A review for possible downgrade of the government of Japan's domestic currency rating by Moody's Investors Service decision will not affect any domestic or cross-border asset-backed transactions, except for two outstanding transactions with direct ties to the Japanese government.

Moody's placed under review for possible downgrade the Aaa rating of 66.6 billion ($600 million) of notes issued by Kris (Cayman Islands) One Ltd. due in 2004, and the Aa1 rating of 10 billion of notes issued by Delphinium Funding Corp. due in 2004.

The action stems from the agency's review for possible downgrade the Aa1-rated, yen-denominated domestic securities issued or guaranteed by the Japanese government due to concerns over rising public debt. Both transactions have exposure to the credit risk of the Japanese government's yen obligations, explained the agency.

However, all other Japanese ABS transactions are unaffected. "We have a concept called the local currency guideline, which indicates how high a rating one may achieve in domestic issuance," said Frederic Drevon, managing director of at Moody's in Hong Kong. "All other Japanese ABS transactions excepting those two do not have any credit risk which is related to Japanese government risk. So there's no restriction on the ability to reach triple-A ratings."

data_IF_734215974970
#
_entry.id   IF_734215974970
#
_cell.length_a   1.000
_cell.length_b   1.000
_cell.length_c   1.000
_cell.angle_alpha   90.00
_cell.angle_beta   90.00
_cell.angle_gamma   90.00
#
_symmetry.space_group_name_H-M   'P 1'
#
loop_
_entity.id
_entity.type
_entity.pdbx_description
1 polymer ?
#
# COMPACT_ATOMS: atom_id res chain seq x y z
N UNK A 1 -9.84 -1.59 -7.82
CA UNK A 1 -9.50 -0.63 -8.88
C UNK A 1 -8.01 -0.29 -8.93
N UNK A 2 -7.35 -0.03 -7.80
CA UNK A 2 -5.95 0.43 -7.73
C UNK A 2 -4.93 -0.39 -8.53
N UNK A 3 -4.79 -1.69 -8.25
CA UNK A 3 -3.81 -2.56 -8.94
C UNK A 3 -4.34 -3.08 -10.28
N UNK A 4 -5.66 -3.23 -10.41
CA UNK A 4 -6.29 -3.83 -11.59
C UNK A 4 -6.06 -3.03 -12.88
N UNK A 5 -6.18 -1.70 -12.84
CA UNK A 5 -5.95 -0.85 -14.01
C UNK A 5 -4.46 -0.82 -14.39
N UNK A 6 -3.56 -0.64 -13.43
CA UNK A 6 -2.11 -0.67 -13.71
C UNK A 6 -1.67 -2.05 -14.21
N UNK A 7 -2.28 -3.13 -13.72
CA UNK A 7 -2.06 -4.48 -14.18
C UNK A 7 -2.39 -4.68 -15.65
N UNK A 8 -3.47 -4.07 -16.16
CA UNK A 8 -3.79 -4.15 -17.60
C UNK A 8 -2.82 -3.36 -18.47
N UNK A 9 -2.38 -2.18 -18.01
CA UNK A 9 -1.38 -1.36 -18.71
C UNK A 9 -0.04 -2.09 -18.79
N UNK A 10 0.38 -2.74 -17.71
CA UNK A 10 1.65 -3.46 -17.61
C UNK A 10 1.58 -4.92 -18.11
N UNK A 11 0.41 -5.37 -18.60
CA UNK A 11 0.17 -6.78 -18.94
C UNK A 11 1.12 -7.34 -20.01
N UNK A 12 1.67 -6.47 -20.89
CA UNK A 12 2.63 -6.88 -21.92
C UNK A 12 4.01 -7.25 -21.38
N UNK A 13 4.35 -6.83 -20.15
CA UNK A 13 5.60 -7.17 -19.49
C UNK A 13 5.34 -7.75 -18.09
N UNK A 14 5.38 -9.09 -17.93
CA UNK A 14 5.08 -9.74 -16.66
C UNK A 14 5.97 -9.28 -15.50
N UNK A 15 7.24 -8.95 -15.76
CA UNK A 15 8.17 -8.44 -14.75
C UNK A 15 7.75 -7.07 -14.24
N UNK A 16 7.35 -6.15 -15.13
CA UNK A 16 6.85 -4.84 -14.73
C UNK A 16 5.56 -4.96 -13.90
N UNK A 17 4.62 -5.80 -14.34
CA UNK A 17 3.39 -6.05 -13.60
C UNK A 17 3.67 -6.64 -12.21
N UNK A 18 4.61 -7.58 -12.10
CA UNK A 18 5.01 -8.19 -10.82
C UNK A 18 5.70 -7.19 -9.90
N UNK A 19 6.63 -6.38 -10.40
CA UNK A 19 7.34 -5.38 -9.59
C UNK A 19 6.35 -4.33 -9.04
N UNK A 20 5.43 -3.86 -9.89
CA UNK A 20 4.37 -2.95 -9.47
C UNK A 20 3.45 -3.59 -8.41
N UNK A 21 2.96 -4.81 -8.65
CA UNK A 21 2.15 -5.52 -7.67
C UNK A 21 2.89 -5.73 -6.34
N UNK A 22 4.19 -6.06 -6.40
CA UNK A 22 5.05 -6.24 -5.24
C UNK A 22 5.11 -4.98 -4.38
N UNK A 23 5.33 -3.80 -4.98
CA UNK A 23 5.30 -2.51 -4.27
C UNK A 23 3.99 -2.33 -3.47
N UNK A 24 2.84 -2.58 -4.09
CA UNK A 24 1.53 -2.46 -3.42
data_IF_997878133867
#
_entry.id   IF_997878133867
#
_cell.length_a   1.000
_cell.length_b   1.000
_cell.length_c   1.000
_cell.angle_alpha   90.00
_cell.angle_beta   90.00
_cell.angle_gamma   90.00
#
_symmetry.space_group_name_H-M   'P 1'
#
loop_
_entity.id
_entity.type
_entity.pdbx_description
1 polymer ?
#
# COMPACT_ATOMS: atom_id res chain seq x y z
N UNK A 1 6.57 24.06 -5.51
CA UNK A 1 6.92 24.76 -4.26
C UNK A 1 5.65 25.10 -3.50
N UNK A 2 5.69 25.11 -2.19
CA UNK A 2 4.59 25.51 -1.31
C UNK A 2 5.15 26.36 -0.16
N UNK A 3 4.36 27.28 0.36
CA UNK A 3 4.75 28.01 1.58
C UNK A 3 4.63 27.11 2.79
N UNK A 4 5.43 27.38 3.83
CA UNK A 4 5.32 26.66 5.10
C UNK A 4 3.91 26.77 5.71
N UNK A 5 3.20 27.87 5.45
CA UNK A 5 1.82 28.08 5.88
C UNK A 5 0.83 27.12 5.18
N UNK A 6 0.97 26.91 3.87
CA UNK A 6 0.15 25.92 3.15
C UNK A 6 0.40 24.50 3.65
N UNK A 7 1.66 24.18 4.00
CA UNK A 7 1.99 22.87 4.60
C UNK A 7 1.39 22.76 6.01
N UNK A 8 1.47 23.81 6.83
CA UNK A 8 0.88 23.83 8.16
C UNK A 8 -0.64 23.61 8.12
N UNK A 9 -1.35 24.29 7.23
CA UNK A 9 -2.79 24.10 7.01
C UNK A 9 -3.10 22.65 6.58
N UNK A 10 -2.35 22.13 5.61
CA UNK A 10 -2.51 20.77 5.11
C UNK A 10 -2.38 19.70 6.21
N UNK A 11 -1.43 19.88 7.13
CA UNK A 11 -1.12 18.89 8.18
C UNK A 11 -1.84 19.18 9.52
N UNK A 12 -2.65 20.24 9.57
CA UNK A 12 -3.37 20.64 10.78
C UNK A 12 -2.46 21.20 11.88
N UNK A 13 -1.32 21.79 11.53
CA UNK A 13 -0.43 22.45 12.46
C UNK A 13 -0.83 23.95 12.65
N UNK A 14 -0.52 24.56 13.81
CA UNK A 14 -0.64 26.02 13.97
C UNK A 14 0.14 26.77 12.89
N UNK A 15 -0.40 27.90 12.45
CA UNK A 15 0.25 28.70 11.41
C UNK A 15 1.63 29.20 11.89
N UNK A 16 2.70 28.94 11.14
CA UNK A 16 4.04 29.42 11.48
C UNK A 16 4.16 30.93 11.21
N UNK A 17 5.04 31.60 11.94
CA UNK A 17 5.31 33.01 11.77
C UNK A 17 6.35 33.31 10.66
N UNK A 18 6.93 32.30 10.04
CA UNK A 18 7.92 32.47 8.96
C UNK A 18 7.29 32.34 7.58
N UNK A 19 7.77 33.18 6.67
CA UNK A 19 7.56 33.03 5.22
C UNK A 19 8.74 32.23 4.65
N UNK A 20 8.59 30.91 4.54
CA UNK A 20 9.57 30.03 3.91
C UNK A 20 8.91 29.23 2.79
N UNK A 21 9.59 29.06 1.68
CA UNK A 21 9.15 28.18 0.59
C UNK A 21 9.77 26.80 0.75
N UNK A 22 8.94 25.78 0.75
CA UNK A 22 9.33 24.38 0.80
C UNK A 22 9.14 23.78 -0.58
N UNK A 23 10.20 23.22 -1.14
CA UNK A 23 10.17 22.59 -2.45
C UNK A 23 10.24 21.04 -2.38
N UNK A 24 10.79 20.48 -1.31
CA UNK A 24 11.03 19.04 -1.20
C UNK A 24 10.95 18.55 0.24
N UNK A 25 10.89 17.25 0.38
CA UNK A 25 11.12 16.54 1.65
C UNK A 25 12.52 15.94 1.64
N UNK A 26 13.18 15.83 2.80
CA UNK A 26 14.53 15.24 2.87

The agency maintains an Aaa local currency guideline for non-governmental issuers in Japan.

The Kris transaction involved the securitization of a loan to the government of Malaysia originated by Sumitomo Bank and backed by trade insurance from Japan's Ministry of Trade and Industry. It was arranged by Nomura Securities Co. at the end of December 1998.

The Delphinium transaction, which closed in early 1999, was a sale-lease back deal by Daichi Mutual Life Insurance, backed by commercial real estate and Japanese government bonds.

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